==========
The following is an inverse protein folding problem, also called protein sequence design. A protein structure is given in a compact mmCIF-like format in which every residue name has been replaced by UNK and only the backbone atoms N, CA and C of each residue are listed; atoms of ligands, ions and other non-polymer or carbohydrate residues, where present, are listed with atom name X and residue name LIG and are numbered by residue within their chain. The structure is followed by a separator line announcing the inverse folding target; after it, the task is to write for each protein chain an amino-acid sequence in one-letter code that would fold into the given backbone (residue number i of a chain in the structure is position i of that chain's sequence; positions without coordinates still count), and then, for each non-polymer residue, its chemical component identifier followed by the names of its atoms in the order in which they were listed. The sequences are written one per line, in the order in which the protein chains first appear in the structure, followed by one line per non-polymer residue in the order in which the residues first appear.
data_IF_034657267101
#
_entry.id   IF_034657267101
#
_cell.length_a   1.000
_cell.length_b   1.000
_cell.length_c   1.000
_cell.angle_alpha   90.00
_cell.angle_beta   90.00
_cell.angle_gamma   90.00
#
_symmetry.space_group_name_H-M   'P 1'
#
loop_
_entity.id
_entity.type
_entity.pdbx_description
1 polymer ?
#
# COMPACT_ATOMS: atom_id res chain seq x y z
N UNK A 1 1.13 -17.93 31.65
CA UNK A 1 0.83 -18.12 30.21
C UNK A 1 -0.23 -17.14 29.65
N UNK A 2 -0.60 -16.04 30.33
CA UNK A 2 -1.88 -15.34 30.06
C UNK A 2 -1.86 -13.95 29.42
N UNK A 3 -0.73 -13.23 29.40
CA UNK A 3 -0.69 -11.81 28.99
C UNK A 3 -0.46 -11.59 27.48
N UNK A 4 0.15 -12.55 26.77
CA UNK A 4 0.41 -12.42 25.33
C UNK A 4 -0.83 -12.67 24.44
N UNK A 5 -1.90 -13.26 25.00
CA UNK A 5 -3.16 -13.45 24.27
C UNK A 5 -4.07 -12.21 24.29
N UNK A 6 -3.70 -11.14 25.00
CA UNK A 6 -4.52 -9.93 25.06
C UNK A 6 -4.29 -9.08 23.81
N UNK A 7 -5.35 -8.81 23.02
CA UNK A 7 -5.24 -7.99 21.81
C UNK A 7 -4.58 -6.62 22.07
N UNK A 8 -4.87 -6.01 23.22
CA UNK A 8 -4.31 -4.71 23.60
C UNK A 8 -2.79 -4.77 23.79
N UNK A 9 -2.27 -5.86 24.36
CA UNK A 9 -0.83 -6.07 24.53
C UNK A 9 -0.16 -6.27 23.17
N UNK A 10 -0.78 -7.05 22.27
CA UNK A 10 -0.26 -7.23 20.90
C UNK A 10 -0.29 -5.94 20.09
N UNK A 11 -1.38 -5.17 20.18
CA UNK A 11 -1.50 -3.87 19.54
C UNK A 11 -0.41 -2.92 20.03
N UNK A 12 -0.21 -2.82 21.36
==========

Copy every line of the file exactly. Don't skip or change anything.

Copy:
The following is an inverse protein folding problem, also called protein sequence design. A protein structure is given in a compact mmCIF-like format in which every residue name has been replaced by UNK and only the backbone atoms N, CA and C of each residue are listed; atoms of ligands, ions and other non-polymer or carbohydrate residues, where present, are listed with atom name X and residue name LIG and are numbered by residue within their chain. The structure is followed by a separator line announcing the inverse folding target; after it, the task is to write for each protein chain an amino-acid sequence in one-letter code that would fold into the given backbone (residue number i of a chain in the structure is position i of that chain's sequence; positions without coordinates still count), and then, for each non-polymer residue, its chemical component identifier followed by the names of its atoms in the order in which they were listed. The sequences are written one per line, in the order in which the protein chains first appear in the structure, followed by one line per non-polymer residue in the order in which the residues first appear.
data_IF_034657267101
#
_entry.id   IF_034657267101
#
_cell.length_a   1.000
_cell.length_b   1.000
_cell.length_c   1.000
_cell.angle_alpha   90.00
_cell.angle_beta   90.00
_cell.angle_gamma   90.00
#
_symmetry.space_group_name_H-M   'P 1'
#
loop_
_entity.id
_entity.type
_entity.pdbx_description
1 polymer ?
#
# COMPACT_ATOMS: atom_id res chain seq x y z
N UNK A 1 1.13 -17.93 31.65
CA UNK A 1 0.83 -18.12 30.21
C UNK A 1 -0.23 -17.14 29.65
N UNK A 2 -0.60 -16.04 30.33
CA UNK A 2 -1.88 -15.34 30.06
C UNK A 2 -1.86 -13.95 29.42
N UNK A 3 -0.73 -13.23 29.40
CA UNK A 3 -0.69 -11.81 28.99
C UNK A 3 -0.46 -11.59 27.48
N UNK A 4 0.15 -12.55 26.77
CA UNK A 4 0.41 -12.42 25.33
C UNK A 4 -0.83 -12.67 24.44
N UNK A 5 -1.90 -13.26 25.00
CA UNK A 5 -3.16 -13.45 24.27
C UNK A 5 -4.07 -12.21 24.29
N UNK A 6 -3.70 -11.14 25.00
CA UNK A 6 -4.52 -9.93 25.06
C UNK A 6 -4.29 -9.08 23.81
N UNK A 7 -5.35 -8.81 23.02
CA UNK A 7 -5.24 -7.99 21.81
C UNK A 7 -4.58 -6.62 22.07
N UNK A 8 -4.87 -6.01 23.22
CA UNK A 8 -4.31 -4.71 23.60
C UNK A 8 -2.79 -4.77 23.79
N UNK A 9 -2.27 -5.86 24.36
CA UNK A 9 -0.83 -6.07 24.53
C UNK A 9 -0.16 -6.27 23.17
N UNK A 10 -0.78 -7.05 22.27
CA UNK A 10 -0.26 -7.23 20.90
C UNK A 10 -0.29 -5.94 20.09
N UNK A 11 -1.38 -5.17 20.18
CA UNK A 11 -1.50 -3.87 19.54
C UNK A 11 -0.41 -2.92 20.03
N UNK A 12 -0.21 -2.82 21.36